It was only after staring at 70 stock positions I knew nothing about that I understood that I was, right then, buying those positions every day.
Eight years ago, I became the manager of a $100 million hedge fund. The fund had been around for three years. The portfolio manager I was taking over from had put together a broad portfolio of stocks, bonds, currencies and options from a dozen markets and twice as many countries. Each position — that is, every asset that the fund owned— had a history.
Each position had a story and a reason that it was there. It might have been because a stock was cheap, or the company’s management was fantastic, or a big dividend was coming up, or that it was an unloved and beaten up stock that was coming back into favor.
On my first day on the job, my boss told me, “I’d like you to look at every position in the portfolio. Learn the story and why it’s in the portfolio. And then ask yourself if you would buy it today, right now. Because by having it in the portfolio, that’s what you’re doing.”
At first I didn’t understand what he meant. A stock in the portfolio was a holding… so the portfolio was, well, holding it. It had already been bought at some point in the past. I told myself I wasn’t the person responsible for the stock “being bought” now — someone else already had.
But he was right. Every position was taking up capital — actual cash — of the fund. If that cash wasn’t being used for that position, it could be available to buy a different security. So, by holding a position I was really “buying” that position — each and every day that it was in my portfolio.
This also makes sense outside of a stock portfolio. Think of what you own — all of your assets — and ask yourself: “If I had the cash in my hand to buy this right now, instead of the thing itself (whether it’s a stock, a bond, a house, or a car), would I still buy it right now?”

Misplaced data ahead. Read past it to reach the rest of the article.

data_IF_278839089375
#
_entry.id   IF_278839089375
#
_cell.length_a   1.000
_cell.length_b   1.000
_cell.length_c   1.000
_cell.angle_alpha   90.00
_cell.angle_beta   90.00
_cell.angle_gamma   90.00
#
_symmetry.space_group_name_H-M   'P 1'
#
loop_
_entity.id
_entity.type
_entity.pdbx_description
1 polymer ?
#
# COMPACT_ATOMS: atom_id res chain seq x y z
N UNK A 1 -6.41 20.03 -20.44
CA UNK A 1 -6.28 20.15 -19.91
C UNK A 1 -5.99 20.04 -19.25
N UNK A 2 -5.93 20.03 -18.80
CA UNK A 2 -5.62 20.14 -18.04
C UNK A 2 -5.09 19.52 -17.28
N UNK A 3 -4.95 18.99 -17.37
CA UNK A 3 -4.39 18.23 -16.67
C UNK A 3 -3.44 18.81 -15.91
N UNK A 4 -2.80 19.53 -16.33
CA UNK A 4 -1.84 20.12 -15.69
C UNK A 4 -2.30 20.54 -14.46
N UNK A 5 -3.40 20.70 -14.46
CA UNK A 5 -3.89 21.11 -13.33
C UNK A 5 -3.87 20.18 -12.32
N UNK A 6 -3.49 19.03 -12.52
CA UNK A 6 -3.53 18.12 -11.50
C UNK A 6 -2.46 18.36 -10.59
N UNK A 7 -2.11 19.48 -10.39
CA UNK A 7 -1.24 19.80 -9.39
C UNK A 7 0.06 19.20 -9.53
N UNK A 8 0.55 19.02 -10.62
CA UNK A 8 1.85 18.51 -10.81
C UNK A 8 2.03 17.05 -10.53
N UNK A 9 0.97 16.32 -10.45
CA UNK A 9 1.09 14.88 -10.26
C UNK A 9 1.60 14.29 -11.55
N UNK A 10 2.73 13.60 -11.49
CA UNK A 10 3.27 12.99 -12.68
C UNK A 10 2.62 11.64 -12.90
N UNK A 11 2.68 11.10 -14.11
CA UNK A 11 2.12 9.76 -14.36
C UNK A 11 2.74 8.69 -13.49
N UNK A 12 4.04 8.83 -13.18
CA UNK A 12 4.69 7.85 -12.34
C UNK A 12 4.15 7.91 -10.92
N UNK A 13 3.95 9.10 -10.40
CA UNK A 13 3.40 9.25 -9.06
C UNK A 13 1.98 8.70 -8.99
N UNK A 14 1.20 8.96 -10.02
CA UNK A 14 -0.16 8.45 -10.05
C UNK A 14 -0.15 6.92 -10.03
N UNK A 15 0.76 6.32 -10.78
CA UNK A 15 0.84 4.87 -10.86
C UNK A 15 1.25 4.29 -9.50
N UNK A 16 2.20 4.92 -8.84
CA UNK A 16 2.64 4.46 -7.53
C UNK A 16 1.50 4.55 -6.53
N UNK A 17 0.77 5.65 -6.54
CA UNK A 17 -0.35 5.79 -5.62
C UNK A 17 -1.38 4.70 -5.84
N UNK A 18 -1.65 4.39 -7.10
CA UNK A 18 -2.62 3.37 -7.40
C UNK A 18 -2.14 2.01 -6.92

Sometimes you don’t have a choice. You need a place to live, so dreaming of what you’d do with the cash you’d receive from selling your house right now might be just a dream. And your old car might not be worth much, and you can’t compare its current value to what you bought it for when it was new.
But you may own other assets that, if you could do it again, you wouldn’t buy. You might be able to get something that works better, you like more, suits your needs better, or something that’s just a color you prefer. In the case of stocks or bonds, you might be able to put the money towards a different stock that has better potential or that pays a better dividend. Every day that you’re holding onto a loser, you’re using valuable capital that you could put to better use. Each day you own that asset — boat or stock or wheelbarrow or ring — you’re using money to own it, money that you could use for another purpose.
That’s why every day you are “buying” something that you already own.
I learned the stories of the 70 securities in the portfolio. I wound up selling about half of them to free up capital to buy different assets that I felt good about “buying” every day.